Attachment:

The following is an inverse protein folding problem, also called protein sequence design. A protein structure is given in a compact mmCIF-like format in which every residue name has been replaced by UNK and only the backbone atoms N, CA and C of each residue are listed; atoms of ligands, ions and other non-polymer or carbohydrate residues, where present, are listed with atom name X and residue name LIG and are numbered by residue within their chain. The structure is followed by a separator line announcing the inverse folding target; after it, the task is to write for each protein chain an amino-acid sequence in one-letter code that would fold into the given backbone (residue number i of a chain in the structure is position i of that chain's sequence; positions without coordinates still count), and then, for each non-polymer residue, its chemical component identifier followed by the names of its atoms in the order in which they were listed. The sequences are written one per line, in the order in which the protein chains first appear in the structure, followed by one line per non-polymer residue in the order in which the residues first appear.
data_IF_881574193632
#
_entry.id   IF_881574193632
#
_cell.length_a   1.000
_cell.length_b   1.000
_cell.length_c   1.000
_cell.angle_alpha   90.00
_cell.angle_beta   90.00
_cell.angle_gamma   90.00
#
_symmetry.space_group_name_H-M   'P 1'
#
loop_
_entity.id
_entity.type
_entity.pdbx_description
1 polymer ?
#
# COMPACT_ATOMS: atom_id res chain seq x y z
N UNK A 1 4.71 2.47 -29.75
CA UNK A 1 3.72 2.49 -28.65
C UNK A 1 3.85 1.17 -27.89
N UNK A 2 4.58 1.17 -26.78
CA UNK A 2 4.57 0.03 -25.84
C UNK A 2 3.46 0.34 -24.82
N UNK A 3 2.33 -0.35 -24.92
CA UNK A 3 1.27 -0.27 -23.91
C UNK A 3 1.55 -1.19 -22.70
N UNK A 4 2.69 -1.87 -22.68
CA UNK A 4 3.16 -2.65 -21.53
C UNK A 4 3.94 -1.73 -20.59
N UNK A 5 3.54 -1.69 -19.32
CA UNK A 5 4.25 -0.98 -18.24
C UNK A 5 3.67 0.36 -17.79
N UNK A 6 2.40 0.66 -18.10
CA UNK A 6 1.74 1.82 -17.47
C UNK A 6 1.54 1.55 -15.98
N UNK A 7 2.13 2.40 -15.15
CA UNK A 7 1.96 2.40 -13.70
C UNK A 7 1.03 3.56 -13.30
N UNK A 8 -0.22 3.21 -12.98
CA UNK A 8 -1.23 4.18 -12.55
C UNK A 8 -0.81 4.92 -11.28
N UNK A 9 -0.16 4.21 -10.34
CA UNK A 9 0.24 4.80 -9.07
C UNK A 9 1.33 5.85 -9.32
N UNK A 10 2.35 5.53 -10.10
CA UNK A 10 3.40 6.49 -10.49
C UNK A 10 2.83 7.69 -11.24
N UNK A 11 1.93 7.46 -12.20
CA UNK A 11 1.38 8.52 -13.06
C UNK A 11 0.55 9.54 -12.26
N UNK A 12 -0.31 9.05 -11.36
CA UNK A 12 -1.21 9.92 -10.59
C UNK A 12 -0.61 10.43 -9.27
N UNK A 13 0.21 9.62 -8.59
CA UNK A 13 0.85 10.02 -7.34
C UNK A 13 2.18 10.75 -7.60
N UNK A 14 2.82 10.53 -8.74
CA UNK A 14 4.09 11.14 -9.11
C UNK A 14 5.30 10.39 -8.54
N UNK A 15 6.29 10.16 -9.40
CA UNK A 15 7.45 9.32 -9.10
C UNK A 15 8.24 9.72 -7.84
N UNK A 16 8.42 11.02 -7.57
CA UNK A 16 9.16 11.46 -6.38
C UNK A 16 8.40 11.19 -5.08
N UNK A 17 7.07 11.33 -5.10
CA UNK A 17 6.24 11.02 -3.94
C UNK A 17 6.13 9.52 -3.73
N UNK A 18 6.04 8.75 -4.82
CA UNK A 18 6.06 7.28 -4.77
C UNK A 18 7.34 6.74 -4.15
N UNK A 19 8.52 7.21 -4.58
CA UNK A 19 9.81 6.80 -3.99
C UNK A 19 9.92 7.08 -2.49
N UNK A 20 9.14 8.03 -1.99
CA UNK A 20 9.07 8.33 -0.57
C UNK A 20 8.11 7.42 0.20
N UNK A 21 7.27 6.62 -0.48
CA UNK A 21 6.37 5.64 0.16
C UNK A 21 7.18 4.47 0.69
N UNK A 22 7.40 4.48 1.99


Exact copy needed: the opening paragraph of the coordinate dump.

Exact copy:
The following is an inverse protein folding problem, also called protein sequence design. A protein structure is given in a compact mmCIF-like format in which every residue name has been replaced by UNK and only the backbone atoms N, CA and C of each residue are listed; atoms of ligands, ions and other non-polymer or carbohydrate residues, where present, are listed with atom name X and residue name LIG and are numbered by residue within their chain. The structure is followed by a separator line announcing the inverse folding target; after it, the task is to write for each protein chain an amino-acid sequence in one-letter code that would fold into the given backbone (residue number i of a chain in the structure is position i of that chain's sequence; positions without coordinates still count), and then, for each non-polymer residue, its chemical component identifier followed by the names of its atoms in the order in which they were listed. The sequences are written one per line, in the order in which the protein chains first appear in the structure, followed by one line per non-polymer residue in the order in which the residues first appear.